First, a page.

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History Columns are arranged by year of publication in the Ludington Daily News



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Black Friday 1916 History Column

David K Petersen

The Marshall Butters was a lumber hooker built in 1882 at the Milwaukee Shipyard Company for the Butters and Peters Salt and Lumber enterprises. The vessel a 164 foot long, 30 foot wide propeller was named after Horace Butter's son Marshall.

Marshall F. Butters (the son) was manager of the mills at Buttersville and was described in 1896 as " deservedly popular throughout the community and is recognized as one of the most reliable businessmen of the northwest. He is interested in various enterprises in the City and is a director of the First National Bank" Marshall lived at 509 E. Ludington Avenue at that time and was married to Maggie Arnott.

The ship served the Butters & Peters concern transporting lumber and shingles until being sold to the Stearn's Salt and Lumber Company. She sank on October 20th 1916 on Lake Erie during a treacherous storm on what was to be called Black Friday. The M.F. Butters was carrying a load of lumber and shingles to Cleveland at the time she was lost. Her cargo shifted and the ship listed and began to take on water, 10 of the crew were able to launch in a lifeboat, the Captain and two crew members remained on the ship.

Unlike many stories of ships lost in storms the M.F. Butters was luckier then the other ships lost during that raging storm as the freighters F.G. Harwell and the Frank R. Billings arrived in time to rescue the crew of 13, a lucky number for them on that Black Friday.

Other ships caught in the storm were the Schooner, D.L. Filer. The D.L. Filer was a 156 foot long, 30 foot wide vessel built in 1871 at Manistee as a barge and rebuilt in 1881 as a schooner. During the storm the ship foundered with the loss of 6 lives, one sailor was found clinging to the mast and rescued by the Steamer Western States.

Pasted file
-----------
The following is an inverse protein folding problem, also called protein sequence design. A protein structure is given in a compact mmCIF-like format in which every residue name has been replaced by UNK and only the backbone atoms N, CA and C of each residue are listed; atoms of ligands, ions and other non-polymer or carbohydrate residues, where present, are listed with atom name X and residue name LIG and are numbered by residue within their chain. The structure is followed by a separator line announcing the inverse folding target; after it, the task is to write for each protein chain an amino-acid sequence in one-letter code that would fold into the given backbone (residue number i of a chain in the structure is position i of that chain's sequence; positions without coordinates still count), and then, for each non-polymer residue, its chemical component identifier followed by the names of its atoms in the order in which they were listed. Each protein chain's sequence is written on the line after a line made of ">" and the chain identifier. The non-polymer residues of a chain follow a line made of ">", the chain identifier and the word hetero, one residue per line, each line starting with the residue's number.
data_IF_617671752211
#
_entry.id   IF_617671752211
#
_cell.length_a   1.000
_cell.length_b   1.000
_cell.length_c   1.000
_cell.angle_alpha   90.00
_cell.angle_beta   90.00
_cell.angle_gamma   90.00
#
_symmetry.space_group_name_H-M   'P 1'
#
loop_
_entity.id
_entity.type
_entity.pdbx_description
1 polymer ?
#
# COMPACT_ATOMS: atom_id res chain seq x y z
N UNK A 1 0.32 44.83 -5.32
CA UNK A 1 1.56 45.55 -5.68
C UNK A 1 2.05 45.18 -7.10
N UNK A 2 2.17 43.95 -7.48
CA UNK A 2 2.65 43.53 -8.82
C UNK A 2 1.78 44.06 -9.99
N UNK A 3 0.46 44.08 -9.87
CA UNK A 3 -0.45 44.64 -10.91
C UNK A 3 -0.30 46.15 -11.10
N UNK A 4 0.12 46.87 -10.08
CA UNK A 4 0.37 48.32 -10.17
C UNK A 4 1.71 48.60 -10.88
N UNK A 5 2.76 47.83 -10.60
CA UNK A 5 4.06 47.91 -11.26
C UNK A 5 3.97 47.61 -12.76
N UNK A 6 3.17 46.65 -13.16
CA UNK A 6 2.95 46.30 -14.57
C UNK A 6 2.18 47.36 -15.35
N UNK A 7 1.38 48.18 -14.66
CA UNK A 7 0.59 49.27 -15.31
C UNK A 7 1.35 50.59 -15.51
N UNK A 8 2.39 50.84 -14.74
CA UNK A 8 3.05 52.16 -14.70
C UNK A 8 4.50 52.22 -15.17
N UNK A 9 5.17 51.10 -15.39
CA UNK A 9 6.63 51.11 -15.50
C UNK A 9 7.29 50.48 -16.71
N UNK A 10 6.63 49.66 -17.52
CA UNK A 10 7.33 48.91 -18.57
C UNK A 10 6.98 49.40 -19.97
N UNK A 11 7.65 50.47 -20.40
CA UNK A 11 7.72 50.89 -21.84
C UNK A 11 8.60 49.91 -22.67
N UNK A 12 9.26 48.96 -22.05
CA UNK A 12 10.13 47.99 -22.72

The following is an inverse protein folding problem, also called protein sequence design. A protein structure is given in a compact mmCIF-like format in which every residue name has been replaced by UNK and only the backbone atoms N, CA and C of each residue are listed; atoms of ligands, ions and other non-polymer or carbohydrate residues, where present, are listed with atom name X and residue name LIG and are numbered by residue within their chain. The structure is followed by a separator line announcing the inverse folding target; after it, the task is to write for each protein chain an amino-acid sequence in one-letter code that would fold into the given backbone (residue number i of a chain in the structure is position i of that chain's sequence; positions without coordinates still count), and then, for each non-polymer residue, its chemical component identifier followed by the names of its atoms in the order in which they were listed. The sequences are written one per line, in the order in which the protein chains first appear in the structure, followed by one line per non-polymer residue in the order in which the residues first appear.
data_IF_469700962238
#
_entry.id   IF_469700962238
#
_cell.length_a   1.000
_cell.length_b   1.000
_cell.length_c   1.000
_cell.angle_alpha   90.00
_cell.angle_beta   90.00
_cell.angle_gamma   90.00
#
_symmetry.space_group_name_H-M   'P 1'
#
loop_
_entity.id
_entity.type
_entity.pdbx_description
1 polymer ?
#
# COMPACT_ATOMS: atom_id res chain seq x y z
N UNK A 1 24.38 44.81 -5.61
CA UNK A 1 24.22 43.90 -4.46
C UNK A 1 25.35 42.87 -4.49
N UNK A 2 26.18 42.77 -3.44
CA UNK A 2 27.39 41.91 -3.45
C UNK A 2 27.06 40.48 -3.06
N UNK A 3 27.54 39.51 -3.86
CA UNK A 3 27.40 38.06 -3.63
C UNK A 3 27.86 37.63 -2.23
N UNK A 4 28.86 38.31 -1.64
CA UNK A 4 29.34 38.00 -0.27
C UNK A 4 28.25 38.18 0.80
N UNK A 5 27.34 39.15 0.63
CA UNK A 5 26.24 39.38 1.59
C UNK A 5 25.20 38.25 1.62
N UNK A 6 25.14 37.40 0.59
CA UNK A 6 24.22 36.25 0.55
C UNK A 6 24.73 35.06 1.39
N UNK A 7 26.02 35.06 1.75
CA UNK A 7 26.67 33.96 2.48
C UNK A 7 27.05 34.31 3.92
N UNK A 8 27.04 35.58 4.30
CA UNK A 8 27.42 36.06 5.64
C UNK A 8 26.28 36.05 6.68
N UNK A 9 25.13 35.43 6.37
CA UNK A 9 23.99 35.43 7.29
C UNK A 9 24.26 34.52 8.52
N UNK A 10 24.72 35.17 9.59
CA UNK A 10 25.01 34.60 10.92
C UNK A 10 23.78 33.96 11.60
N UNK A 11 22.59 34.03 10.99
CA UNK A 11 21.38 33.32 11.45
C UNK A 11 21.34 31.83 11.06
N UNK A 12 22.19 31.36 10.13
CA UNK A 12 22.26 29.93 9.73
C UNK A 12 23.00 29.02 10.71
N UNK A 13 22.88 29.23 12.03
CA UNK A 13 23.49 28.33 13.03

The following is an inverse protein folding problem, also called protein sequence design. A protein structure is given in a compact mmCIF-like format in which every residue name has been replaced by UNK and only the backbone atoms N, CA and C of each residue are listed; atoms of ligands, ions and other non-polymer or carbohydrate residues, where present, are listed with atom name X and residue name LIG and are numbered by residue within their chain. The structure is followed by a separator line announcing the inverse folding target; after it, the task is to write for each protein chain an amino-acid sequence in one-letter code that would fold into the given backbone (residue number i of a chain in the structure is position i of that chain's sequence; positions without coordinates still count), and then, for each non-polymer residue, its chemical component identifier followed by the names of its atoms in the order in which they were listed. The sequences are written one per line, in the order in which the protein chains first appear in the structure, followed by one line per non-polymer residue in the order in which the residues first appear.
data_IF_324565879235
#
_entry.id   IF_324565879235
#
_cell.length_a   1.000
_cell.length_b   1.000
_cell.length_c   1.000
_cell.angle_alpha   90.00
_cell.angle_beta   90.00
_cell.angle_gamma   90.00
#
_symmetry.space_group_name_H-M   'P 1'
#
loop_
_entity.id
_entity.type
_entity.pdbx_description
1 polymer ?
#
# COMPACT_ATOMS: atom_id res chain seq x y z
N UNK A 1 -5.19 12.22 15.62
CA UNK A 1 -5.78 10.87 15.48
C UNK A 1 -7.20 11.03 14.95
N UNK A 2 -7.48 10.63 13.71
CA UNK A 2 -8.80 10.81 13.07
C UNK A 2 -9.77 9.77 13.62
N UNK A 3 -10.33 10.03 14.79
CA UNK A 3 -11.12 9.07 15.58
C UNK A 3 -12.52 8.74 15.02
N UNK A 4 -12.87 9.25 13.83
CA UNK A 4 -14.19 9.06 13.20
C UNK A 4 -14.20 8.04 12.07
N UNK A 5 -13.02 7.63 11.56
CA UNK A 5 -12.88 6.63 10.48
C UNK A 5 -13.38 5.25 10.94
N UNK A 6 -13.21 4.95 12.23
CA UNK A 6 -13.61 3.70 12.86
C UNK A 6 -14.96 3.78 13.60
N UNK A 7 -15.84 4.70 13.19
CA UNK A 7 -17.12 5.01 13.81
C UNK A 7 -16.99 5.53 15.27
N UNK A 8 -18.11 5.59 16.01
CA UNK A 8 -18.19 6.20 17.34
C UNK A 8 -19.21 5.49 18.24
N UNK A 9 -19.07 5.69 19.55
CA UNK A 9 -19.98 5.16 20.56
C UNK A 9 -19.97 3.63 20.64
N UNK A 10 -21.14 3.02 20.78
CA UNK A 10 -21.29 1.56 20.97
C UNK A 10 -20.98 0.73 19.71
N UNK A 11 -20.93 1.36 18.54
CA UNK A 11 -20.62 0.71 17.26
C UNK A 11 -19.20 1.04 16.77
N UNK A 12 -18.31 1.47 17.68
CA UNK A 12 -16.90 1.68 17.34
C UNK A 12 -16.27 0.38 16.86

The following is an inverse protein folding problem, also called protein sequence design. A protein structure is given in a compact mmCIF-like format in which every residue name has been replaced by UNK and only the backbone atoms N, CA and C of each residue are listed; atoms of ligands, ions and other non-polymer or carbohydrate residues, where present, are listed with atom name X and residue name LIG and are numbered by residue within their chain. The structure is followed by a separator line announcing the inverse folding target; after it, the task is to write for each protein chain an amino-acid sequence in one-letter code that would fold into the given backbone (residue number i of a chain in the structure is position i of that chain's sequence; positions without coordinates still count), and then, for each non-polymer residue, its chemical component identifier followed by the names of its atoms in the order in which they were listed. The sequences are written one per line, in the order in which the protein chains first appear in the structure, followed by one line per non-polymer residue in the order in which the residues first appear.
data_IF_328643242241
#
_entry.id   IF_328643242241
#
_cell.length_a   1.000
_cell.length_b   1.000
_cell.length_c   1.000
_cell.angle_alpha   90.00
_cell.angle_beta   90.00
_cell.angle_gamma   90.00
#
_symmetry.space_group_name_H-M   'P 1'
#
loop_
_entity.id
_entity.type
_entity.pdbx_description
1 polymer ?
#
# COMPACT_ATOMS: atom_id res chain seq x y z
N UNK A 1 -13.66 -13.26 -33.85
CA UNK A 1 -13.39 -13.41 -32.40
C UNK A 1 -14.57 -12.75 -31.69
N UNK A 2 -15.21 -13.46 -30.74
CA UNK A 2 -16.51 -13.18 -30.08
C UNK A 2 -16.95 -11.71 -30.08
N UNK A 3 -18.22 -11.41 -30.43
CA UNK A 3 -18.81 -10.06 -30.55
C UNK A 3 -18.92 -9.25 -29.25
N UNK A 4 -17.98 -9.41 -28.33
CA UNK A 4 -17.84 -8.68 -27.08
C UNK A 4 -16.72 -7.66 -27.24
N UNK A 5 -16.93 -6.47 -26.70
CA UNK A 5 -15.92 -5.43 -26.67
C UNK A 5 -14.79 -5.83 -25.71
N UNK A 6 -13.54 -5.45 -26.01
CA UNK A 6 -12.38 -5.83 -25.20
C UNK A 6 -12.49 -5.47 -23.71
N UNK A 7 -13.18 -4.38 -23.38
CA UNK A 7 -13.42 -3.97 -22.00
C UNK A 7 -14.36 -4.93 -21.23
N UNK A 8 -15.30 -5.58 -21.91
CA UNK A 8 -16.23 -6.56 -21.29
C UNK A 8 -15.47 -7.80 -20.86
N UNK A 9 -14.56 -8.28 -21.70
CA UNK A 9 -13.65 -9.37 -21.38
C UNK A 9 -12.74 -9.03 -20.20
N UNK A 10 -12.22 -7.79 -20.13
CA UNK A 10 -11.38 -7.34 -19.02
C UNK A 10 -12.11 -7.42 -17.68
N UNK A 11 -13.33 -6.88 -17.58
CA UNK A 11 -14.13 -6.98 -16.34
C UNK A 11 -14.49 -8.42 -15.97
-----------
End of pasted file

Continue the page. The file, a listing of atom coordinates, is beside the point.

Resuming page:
Delos L. Filer, the schooner's namesake was a familiar face in Ludington's history as well. Arriving in Manistee in 1853 as a bookkeeper in the employ of E.&J. Canfield earning 400.00 a year he began making investments in pinelands and a sawmill in 1858. Although his mill burned during a forest fire in 1864 he immediately went back into business and was able to rebuild sawmills and his lumbering interests. In 1868 he left his sons to run the Manistee Sawmill and moved to Ludington where in 1869 he invested in the Pere Marquette Lumber Company and was named President.

The James B Colgate a whaleback steamer built at Superior Wisconsin by the American Steel Barge Company in 1892 was lost with 26 lives, the only survivor was the Captain who was found two days later in a lifeboat by the Carferry Bessemer and Marquette No. 2.

The Merida, a 360 foot freighter built in 1893 by F.W. Wheeler and Company at West Bay City Michigan was lost with all 23 hands.

Storms on the Great Lakes are nothing new to those of us who live in the region, but the storm of October 20th 1916 on Lake Erie was devastating, taking the lives of 55 of our Great Lakes Mariners in it's wake.

Two of the four ships that were lost had close connections to Ludington and Manistee and are as deeply enter twined in our local history as they are in the history of shipwrecks on the Great lakes and Lake Erie.

If you have any stories or photos you would like to share with our readers please feel free to contact me at 757-3240 or davep@blackcreekpress.com

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